Mental health 'more important than money' for young journalists

Mental health now more important than money for young journalists, survey finds

Mental Health

Mental health has eclipsed financial stability as the greater priority for younger and underrepresented journalists after the pandemic, a new survey has found.

The new research from Creative Access, a diversity and inclusion charity for the creative economy, also found that financial stability among younger journalists had severely declined during the pandemic.

The survey of 250 journalists, largely focused on younger journalists from backgrounds less commonly represented in the news media, found just 26% of those working in the sector described themselves as financially stable compared to more than twice that (55%) who said so in May 2020.

Going into 2022, 65% of respondents reported that improving their mental health was a priority in the coming year, compared to more financial incentives such as finding a permanent job (60%) or getting a pay rise (13%).

The questionnaire was first filed to the respondents in May 2020 and then again in December 2021 to see how the pandemic had shaped their attitudes to the industry.

At the beginning of the pandemic, respondents largely prioritised financial well-being over mental health with just over half of young reporters saying mental health was a priority compared to 62% focusing on the importance of finding permanent work.

The survey of Creative Access members carried a large number of younger journalists and those from less well-represented racial and economic backgrounds. Almost nine in ten (89%) of respondents were under 30, with over half of those surveyed aged between 21 and 25.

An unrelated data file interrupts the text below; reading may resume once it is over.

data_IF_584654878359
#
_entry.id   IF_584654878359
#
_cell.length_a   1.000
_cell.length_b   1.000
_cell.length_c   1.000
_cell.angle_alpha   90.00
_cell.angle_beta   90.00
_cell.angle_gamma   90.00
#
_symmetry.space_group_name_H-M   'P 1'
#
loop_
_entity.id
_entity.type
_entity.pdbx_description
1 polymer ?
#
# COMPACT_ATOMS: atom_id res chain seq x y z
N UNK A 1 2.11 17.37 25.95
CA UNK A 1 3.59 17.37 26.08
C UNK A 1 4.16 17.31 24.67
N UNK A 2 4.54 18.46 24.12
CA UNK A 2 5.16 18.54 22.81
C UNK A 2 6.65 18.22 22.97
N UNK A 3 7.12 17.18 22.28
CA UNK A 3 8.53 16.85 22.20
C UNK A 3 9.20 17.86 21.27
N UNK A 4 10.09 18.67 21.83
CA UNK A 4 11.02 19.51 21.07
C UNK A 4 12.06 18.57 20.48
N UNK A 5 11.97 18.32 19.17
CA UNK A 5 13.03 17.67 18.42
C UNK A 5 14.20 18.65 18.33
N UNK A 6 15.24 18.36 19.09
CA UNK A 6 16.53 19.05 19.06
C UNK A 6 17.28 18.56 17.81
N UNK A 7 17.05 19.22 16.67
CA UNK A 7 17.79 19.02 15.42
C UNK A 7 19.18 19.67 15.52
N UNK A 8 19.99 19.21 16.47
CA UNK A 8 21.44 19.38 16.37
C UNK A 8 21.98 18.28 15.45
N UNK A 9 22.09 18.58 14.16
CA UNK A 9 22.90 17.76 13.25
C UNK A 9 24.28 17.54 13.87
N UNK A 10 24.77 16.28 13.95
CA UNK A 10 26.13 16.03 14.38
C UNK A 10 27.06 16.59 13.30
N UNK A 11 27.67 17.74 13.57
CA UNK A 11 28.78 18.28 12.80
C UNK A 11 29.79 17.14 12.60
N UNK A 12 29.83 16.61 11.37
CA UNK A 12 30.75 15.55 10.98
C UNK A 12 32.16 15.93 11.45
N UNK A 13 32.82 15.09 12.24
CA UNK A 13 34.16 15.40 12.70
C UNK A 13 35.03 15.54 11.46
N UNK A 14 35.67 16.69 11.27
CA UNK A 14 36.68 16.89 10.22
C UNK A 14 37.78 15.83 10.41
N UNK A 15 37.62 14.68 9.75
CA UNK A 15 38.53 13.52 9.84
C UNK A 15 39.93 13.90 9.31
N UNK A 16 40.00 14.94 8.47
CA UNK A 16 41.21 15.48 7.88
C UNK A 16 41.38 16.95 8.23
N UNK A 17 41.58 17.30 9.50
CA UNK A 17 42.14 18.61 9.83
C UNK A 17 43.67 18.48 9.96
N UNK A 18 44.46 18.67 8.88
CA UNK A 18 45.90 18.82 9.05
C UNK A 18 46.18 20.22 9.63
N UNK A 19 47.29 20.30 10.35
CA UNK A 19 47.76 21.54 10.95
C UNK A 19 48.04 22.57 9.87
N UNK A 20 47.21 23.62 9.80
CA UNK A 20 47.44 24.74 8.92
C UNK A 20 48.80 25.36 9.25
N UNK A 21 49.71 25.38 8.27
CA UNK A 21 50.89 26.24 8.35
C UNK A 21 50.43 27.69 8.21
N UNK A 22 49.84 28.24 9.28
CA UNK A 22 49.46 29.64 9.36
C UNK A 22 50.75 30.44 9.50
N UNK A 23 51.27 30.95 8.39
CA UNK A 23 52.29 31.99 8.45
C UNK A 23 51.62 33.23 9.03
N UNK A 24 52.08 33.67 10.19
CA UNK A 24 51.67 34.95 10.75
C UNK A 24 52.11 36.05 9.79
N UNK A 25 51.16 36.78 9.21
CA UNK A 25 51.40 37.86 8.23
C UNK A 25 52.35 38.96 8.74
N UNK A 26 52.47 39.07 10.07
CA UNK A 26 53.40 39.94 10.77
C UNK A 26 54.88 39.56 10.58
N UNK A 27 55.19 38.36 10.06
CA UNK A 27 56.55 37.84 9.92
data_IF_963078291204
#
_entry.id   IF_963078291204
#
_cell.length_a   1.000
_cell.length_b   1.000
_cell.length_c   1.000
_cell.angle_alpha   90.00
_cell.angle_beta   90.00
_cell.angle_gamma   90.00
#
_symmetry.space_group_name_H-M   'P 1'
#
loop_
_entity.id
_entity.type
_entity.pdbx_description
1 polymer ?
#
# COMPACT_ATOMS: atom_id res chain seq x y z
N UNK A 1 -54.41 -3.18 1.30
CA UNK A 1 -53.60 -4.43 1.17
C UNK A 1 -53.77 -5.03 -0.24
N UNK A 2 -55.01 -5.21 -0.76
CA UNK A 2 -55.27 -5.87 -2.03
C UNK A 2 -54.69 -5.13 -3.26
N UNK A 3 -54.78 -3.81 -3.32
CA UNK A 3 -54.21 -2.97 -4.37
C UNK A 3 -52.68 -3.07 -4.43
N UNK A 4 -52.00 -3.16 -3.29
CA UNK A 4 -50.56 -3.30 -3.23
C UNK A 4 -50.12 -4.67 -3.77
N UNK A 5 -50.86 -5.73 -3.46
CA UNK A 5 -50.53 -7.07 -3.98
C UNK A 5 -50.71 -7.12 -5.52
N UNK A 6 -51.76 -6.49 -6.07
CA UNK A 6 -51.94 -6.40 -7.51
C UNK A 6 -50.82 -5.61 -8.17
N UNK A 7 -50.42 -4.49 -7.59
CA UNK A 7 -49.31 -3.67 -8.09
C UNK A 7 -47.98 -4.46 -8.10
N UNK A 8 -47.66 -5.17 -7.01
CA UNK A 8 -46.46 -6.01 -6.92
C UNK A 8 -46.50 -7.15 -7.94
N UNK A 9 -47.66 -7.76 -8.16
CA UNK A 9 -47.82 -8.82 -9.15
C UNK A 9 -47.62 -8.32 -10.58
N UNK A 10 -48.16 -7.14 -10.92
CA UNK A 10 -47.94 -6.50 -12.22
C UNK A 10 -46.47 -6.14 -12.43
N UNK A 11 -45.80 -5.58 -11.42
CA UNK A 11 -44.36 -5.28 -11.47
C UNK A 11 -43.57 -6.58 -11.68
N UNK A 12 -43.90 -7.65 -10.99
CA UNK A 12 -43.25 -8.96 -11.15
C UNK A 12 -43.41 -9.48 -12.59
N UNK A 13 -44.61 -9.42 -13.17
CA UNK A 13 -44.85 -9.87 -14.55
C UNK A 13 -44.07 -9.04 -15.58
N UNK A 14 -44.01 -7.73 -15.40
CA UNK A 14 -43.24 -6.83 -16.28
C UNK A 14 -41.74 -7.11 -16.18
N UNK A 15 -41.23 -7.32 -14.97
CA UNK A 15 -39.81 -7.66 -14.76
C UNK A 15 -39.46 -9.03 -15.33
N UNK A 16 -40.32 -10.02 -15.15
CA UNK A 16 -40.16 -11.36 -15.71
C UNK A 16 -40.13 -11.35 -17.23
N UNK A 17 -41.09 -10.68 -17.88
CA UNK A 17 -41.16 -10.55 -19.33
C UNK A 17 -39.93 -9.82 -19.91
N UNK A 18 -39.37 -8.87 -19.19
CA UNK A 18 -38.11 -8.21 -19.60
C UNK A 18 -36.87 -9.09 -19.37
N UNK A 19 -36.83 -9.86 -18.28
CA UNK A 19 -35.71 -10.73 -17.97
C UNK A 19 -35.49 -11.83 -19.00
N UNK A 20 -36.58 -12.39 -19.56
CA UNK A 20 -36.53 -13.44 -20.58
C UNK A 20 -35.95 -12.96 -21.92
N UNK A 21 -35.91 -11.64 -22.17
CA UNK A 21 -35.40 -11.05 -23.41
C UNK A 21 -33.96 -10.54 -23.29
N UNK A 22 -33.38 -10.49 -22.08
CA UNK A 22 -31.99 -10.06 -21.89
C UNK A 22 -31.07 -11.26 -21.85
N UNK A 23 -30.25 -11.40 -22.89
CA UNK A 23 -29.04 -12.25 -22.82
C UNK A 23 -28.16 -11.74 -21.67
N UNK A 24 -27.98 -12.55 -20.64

Of those surveyed, 51% identified as being from a Black, Asian or minority ethnic background while 30% identified as having a disability. About half (52%) lived in London, with the remainder outside the capital.

While the sample size of 250 respondents doesn’t give a picture of the entire industry, it does give a unique insight into the experiences of the demographics still struggling to be properly represented in the journalism industry.

Just 8% of the journalism industry’s 100,000 strong workforce is composed of non-white journalists, compared to 12% of the overall workforce. In 2016, that figure was higher – with 10% of the journalism workforce then estimated to come from non-white backgrounds.

[Read More: Survey finds growing UK journalism workforce of nearly 100,000 still lacks ethnic diversity]

The research also found that younger journalists were among those taking part in the so-called “great resignation”, with many using the pandemic to seek out new jobs. Since the end of lockdown 59% of those surveyed have applied for a new role and 24% have started in new jobs.

When asked about the impact of the pandemic on their livelihoods 40% of respondents said their ability to save money had been negatively impacted, while 26% said it had undercut their job security.

Commenting on the findings, Creative Access chief executive Josie Dobrin said: “Today’s research underlines how critical it is for organisations like ours to work with employer partners to ensure that people from underrepresented communities do not lose out on career access or progression as a result of the pandemic.”

The research comes on the tenth anniversary of Creative Access, which was founded in 2012 and has helped place more than 2,000 people into internships and given wider career support to tens of thousands of others.

Picture: Shutterstock

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